• property and inheritance class Person(object):     def __init__(self, t, f, s):         ...         def full(self):         return '%s %s' % (self.f,self.s)     fullname = property(full) class Customer(Person):     def full(self):         return '%s. %s %s' %                     (self.t, self.f, self.s)     >>> c = Customer('Mr', 'John', 'Smith') >>> c.fullname 'John Smith' class Person(object):      def __init__(self, t, f, s):         ...     def full(self):        return '%s %s' % (self.f, self.s)     def _full(self):         return self.full()     fullname = property(_full)   class Customer(Person):     def full(self):         return '%s. %s %s' %                        (self.t, self.f, self.s)   >>> c.fullname 'Mr John Smith'
  • Dependency Inversion class Employee(object):     def __init__(self, f, s):         self.f = f         self.s = s     def register(self):         pass # Register me def register(emps):     for f, s in emps:         emp = Employee(f, s)         emp.register() >>> emps = [('John', 'Smith'), ('Mary', 'Doe')] >>>register(emps) def employee_fact(f, s):     return Employee(f, s) def register(emps, fact):     for f, s in emps:         emp = fact(f, s)         emp.register() >>> emps = [('John', 'Smith'), ('Mary', 'Doe')] >>>register(emps, employee_fact)
  • Python classes are factories class Employee(object):     def __init__(self, f, s):         self.f = f         self.s = s     def register(self):         pass # Register me def register(emps, fact):     for f, s in emps:         emp = fact(f, s)         emp.register() >>> emps = [('John', 'Smith'), ('Mary', 'Doe')] >>>register(emps, Employee)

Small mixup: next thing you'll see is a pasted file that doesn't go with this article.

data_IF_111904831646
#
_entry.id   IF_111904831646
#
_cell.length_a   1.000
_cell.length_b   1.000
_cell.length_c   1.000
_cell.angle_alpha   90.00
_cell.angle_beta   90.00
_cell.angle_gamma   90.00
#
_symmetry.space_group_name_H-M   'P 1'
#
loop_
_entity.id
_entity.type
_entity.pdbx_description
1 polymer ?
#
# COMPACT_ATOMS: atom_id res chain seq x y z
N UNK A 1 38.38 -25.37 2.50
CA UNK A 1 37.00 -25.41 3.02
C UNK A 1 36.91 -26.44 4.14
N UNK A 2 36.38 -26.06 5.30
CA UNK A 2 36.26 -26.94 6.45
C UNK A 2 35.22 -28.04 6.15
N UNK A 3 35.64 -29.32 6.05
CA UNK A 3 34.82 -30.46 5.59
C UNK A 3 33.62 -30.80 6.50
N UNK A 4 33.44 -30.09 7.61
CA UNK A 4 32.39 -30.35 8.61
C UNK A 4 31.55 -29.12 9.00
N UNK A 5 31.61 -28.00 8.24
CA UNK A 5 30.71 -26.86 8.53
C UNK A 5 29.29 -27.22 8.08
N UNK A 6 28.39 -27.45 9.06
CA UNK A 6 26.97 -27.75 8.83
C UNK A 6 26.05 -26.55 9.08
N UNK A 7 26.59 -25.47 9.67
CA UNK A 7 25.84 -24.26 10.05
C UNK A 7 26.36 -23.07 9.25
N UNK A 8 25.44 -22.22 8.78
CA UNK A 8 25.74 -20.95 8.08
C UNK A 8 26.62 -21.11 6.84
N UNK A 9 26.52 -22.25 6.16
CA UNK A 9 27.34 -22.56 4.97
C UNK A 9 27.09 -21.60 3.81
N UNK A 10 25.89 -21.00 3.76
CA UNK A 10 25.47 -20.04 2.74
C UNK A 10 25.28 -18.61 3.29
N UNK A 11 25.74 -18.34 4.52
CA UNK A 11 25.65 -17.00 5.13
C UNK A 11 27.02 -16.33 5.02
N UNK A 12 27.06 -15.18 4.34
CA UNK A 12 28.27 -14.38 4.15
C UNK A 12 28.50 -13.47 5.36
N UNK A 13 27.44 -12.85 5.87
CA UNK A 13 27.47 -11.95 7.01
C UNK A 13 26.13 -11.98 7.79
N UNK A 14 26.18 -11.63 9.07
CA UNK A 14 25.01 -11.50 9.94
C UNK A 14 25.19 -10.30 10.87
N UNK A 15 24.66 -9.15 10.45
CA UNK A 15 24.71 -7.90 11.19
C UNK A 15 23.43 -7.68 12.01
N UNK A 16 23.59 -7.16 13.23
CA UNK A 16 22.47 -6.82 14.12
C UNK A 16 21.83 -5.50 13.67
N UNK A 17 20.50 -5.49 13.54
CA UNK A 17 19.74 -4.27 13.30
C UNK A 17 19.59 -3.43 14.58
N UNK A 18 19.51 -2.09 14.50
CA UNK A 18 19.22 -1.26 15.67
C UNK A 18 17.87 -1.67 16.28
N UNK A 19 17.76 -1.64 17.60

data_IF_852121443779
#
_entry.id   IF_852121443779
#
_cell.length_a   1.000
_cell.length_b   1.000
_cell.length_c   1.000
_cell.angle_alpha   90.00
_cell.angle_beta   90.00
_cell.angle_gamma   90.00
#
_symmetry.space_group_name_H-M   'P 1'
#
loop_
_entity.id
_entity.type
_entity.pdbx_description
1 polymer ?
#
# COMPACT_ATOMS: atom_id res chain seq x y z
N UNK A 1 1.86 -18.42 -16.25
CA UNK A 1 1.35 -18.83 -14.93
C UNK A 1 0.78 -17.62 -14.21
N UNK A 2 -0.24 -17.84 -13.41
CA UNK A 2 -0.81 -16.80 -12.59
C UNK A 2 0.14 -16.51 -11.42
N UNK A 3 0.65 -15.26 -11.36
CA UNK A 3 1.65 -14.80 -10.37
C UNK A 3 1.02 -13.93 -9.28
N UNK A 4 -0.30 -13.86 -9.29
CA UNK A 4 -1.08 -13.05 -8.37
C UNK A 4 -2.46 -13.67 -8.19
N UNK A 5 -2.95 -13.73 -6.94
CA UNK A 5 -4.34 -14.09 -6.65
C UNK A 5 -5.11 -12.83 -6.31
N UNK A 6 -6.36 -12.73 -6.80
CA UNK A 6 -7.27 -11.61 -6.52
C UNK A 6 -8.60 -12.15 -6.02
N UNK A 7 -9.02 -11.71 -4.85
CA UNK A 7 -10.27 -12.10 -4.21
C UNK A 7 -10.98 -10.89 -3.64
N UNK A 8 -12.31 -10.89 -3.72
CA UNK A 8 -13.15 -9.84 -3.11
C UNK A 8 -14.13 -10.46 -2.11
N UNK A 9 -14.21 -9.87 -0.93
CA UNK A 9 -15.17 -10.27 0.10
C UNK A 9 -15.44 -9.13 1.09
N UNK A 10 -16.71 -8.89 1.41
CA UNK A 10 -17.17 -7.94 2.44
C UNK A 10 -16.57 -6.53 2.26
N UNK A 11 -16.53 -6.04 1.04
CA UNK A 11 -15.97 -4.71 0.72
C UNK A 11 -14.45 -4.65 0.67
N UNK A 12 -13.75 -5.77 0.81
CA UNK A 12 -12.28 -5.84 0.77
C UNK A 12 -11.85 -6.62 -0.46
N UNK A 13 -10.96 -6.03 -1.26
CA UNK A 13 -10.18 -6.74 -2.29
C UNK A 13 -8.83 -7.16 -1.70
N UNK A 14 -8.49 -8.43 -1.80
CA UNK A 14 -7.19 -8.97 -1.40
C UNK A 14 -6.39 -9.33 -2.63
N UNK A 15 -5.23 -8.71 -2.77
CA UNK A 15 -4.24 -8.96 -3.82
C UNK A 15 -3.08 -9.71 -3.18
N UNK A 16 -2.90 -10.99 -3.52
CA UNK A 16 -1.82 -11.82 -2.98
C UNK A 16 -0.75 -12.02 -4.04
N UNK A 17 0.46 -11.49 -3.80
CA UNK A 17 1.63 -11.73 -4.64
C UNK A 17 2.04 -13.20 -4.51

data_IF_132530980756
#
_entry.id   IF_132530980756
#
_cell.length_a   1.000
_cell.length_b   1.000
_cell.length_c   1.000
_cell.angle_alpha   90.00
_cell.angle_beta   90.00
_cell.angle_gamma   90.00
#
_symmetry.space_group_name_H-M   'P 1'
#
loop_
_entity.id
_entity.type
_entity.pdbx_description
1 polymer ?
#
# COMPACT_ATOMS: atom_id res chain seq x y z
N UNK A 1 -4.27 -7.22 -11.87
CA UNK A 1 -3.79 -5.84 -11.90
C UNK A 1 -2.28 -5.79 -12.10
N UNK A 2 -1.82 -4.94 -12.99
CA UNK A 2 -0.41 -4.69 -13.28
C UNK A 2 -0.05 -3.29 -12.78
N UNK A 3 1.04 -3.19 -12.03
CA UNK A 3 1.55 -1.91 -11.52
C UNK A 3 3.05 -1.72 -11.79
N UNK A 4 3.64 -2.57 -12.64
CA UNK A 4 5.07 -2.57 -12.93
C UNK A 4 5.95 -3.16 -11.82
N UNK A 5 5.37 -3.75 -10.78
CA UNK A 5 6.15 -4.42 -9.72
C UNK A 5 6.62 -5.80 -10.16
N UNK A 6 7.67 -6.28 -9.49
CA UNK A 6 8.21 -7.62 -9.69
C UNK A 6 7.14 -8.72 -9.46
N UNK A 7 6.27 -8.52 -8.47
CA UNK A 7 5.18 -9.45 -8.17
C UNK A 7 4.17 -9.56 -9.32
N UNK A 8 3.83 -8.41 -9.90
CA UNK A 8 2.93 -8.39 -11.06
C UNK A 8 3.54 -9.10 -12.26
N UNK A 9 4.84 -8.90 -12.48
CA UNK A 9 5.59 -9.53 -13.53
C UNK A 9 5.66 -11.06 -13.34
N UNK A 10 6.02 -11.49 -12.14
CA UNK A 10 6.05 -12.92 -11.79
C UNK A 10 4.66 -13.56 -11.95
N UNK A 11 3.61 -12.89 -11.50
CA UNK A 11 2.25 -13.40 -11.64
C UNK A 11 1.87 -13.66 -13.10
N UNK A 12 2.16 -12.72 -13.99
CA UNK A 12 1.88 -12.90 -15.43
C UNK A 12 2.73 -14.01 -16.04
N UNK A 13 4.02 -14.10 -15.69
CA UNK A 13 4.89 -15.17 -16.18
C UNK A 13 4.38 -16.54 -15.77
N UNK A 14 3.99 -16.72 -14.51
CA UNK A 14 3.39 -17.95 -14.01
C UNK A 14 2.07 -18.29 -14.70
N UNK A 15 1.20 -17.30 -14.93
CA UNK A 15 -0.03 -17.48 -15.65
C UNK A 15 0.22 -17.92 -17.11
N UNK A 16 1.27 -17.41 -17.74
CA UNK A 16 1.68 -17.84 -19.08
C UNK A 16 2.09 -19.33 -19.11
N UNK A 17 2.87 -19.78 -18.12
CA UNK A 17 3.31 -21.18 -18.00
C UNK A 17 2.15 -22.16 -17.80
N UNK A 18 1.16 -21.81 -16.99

• Python classes are callables
      • Indistinguishable from other callables to the caller
      • Allow us to postpone the creation of a factory until it actually needed
  • Many types of callables
      • Functions
      • Unbound methods
      • Bound methods
      • Classes
      • Any object that has a __call__ method is a callable
      • Testable using the callable built-in function
    •  
    • >>> callable(str) True >>> callable('Spam') False >>> 
    class Callable(object):     def __init__(self, m):         self.message = m     def __call__(self):         print self.message class NotCallable(object):     def call(self):         print &quot;You Rang?&quot; >>> c = Callable('You Rang') >>> c() You Rang >>> n = NotCallable() >>> n() Traceback (most recent call last):   File &quot;<stdin>&quot;, line 1, in <module> TypeError: 'NotCallable' object is not callable
  • Roadmap
    • Thesis
    • Object Orientation is a proven way of creating models in software that represent the problem domain in a useful manner. There are many patterns that show how to achieve the modularity goal in different contexts.
    • Antithesis
    • Functional Programming is a long standing approach to defining processes in terms of others at different levels of abstraction. Higher order functions make the idiomatic ways to perform certain tasks fall out naturally.
    Synthesis Python good support for both styles of programming and for good reason. Depending on the situation one or the other maybe more appropriate. Moreover in Python these tools do not only exist but they complement each other nicely.